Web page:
Belgium Labor Laws

The flag of Belgium
The flag of Belgium (Image: belgium flag button image by Andrey Zyk from <a href=''></a>)

Belgian labor law is basically consistent with the remainder of the European Union. Many of the stipulations of these laws, including wages, vacation days and holidays, are dependent on one's age and seniority. Belgian labor laws are particularly generous with time off and general leave.


All labor must be done under contract. Permanent contracts do not have to be placed in writing, since the "boilerplate" Belgian labor contract law would then be in effect for all non-written contracts. For any change in the contract, consent must be given by both parties. Non-compete clauses and other “special” requirements must be put in writing. Any kind of misconduct either by the worker or owner voids any and all contracts.

Hours and Wages

Day labor cannot exceed eight hours a day or 38 hours a week on average. All overtime is paid 50 percent above base pay, and work on Sundays or national holidays is 100 percent above base pay without exception. Night work must be justified with the government, and can never exceed six hours a day or 20 hours a week. The Belgian minimum wage is 1,309 Euros a month. This comes out to $1,065 as of June of 2010. All labor contracts must stipulate guaranteed wage that fluctuates according to age and seniority. This minimum wage is a general figure that can, on occasion, change.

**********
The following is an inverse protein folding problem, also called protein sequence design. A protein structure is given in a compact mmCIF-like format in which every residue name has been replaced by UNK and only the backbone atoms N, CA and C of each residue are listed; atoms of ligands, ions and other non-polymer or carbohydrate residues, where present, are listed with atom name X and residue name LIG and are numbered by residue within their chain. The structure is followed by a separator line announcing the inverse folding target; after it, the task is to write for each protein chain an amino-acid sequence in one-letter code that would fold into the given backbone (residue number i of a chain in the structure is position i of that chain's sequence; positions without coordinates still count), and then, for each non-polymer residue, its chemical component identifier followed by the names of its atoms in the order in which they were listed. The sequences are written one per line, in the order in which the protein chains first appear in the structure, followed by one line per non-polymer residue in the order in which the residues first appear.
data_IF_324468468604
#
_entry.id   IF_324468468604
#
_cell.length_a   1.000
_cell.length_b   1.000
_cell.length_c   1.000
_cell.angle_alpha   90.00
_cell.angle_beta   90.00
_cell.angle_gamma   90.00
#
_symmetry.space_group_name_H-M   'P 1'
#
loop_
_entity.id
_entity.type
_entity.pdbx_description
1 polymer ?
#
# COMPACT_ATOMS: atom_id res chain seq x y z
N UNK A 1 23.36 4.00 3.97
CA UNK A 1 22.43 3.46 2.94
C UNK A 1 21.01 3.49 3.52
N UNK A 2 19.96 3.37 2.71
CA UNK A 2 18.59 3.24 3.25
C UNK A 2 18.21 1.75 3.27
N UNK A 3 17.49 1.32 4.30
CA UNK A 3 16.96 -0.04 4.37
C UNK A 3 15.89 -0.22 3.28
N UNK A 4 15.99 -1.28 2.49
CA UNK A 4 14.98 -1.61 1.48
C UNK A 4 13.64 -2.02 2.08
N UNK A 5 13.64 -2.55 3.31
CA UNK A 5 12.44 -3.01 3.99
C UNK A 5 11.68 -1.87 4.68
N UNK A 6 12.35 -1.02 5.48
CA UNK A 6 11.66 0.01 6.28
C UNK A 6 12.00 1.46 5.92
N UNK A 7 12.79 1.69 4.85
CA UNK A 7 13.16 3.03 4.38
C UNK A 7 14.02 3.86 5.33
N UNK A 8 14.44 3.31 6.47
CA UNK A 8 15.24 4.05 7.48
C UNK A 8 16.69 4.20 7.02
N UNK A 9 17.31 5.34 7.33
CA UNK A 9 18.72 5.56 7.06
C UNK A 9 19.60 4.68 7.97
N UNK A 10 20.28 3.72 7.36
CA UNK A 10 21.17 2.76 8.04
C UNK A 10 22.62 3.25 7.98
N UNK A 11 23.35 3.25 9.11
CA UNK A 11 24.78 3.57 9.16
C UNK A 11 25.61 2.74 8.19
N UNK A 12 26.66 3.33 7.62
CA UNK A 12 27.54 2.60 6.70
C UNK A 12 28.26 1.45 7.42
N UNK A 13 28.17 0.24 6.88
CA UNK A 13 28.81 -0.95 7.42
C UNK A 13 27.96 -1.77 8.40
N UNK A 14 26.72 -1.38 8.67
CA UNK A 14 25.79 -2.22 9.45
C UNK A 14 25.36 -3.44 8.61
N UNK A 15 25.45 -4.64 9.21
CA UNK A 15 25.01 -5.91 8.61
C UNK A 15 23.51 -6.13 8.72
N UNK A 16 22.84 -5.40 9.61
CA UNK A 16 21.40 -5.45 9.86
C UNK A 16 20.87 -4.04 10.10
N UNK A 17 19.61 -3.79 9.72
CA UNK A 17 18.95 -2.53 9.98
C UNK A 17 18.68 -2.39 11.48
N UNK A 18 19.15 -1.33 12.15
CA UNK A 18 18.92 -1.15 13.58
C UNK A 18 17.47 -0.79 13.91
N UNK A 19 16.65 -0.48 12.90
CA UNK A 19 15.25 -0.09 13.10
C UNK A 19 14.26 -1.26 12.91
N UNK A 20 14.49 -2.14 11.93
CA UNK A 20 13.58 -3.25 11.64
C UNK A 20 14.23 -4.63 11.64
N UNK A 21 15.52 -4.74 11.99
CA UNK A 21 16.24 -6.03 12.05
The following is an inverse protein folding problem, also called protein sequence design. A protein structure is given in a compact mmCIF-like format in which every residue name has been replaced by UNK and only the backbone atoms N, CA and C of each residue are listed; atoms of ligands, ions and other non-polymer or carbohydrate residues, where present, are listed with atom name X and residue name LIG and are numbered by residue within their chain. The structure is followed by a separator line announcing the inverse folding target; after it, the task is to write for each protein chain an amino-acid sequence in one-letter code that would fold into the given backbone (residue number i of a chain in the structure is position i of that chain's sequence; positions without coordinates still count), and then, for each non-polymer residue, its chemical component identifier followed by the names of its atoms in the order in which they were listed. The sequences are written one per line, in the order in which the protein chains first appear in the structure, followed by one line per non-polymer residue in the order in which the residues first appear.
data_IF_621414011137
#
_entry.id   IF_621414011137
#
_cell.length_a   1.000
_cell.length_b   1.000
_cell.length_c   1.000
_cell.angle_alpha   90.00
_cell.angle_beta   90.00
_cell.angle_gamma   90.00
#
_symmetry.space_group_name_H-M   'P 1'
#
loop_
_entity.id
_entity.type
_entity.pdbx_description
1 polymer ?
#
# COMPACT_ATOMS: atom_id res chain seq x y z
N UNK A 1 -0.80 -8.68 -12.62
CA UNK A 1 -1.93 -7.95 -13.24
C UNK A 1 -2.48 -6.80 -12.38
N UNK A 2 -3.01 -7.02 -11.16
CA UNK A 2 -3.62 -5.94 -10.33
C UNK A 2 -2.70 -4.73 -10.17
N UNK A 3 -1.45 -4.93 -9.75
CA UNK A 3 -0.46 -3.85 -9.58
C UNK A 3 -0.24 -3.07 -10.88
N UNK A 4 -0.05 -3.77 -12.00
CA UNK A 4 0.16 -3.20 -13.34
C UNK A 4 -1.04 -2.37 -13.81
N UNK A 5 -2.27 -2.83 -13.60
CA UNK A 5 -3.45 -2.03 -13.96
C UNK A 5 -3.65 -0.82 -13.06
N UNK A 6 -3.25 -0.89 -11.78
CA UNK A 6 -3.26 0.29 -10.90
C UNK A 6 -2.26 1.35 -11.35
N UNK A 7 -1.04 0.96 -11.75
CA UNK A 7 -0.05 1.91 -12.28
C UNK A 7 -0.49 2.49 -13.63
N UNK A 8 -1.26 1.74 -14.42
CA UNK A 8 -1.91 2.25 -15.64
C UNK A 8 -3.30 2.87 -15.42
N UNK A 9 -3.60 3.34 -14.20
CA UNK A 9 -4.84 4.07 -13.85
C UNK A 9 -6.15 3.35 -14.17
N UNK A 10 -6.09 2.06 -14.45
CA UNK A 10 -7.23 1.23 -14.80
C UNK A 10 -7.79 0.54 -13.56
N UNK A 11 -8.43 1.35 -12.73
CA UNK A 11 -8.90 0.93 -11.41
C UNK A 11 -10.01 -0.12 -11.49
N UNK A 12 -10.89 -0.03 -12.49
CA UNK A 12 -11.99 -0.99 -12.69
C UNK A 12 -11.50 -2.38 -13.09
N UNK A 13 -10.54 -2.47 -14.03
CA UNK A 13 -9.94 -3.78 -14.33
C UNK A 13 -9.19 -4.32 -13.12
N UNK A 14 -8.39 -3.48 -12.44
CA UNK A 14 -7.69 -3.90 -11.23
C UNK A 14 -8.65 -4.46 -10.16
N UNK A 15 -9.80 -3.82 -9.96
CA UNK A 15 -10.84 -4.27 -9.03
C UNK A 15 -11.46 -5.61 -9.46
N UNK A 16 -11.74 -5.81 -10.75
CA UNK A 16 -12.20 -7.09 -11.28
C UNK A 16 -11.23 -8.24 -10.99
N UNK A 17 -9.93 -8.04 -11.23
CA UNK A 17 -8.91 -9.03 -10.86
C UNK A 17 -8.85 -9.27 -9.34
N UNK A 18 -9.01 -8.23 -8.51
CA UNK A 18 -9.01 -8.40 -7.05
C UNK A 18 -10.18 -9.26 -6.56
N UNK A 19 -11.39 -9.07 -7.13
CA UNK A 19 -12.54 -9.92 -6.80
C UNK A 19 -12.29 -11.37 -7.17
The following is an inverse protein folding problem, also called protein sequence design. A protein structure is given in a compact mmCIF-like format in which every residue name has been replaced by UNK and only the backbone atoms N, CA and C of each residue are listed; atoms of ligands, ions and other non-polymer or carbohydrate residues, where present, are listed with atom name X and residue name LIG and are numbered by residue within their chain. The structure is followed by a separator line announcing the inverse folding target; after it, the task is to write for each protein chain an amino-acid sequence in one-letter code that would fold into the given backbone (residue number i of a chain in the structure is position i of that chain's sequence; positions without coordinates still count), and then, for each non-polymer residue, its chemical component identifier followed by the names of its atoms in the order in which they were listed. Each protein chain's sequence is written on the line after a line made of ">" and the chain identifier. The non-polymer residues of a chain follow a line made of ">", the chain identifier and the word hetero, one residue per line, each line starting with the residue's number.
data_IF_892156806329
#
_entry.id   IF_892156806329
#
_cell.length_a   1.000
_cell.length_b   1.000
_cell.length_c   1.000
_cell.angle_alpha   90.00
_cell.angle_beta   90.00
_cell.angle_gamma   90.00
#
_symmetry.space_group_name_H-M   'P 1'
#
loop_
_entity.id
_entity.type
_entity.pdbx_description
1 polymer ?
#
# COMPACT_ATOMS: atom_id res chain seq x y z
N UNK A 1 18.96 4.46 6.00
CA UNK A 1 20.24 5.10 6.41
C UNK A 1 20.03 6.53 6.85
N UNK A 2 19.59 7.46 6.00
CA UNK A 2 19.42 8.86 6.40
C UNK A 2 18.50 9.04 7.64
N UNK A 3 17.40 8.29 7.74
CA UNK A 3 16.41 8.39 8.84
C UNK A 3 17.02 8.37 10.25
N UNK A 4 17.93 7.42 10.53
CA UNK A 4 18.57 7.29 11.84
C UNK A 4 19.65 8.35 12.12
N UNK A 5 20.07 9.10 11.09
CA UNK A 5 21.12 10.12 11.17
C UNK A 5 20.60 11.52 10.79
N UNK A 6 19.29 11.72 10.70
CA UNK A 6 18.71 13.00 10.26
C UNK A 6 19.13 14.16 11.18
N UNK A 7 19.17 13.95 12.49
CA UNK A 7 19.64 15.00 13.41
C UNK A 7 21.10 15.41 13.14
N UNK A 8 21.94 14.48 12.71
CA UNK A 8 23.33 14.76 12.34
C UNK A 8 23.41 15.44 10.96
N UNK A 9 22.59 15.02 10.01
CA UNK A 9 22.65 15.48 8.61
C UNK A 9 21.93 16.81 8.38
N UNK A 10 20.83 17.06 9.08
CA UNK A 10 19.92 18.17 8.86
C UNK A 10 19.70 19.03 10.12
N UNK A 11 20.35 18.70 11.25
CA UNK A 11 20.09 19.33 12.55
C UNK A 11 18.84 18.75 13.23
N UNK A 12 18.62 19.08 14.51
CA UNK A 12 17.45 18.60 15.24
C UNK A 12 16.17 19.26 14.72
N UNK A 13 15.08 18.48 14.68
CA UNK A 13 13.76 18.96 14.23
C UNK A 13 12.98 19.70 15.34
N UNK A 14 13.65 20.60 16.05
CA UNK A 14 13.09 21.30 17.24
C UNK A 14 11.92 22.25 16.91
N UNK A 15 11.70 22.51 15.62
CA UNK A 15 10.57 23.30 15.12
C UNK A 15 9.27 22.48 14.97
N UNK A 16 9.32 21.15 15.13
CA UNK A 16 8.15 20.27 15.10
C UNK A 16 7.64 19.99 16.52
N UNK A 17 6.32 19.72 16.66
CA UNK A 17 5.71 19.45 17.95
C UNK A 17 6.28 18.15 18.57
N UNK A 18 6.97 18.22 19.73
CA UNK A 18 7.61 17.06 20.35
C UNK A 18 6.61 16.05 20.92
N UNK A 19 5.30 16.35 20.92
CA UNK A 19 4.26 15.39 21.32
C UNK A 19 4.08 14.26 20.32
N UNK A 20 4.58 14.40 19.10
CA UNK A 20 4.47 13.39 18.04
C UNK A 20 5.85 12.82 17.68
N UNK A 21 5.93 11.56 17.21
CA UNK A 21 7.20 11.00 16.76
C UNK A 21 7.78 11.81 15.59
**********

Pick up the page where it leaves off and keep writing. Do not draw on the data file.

If an employee works for the same firm for one year, the following year she is entitled to 20 days paid leave. One calendar year must be worked before the paid days off are applicable. If the worker has a normal six-day week (that is, works six days a week on average), the paid leave days are increased to 24. If the holiday falls on a Sunday, the worker gets the next day off. There are 10 national holidays in Belgium. One of them is Easter, and, as a result, all workers get that Monday off and are paid unless the firm normally operates on Sunday.


One can be fired in Belgium without offering a reason to the worker. Compensation must be paid and notice given. The compensation, or severance, must be the base pay, plus half the difference between the base pay and the amount of public unemployment the worker will receive per month. If the termination is contested, the burden of proof is on the employer to show that the firing was justified.


There are certain protected classes of workers. This means that except under stringent circumstances, they cannot be removed from their places of employment. If a woman is pregnant, she cannot be fired for reasons related to her pregnancy. Those who are involved in a dispute with their employer cannot be fired. Those who have been drafted into the armed services cannot be fired for any absences. Lastly, those who hold political office cannot be fired because of any unavoidable absence. For workers under the aforementioned circumstances to be terminated, the employer must prove that the reasons had nothing to do with any interference from their respective condition.

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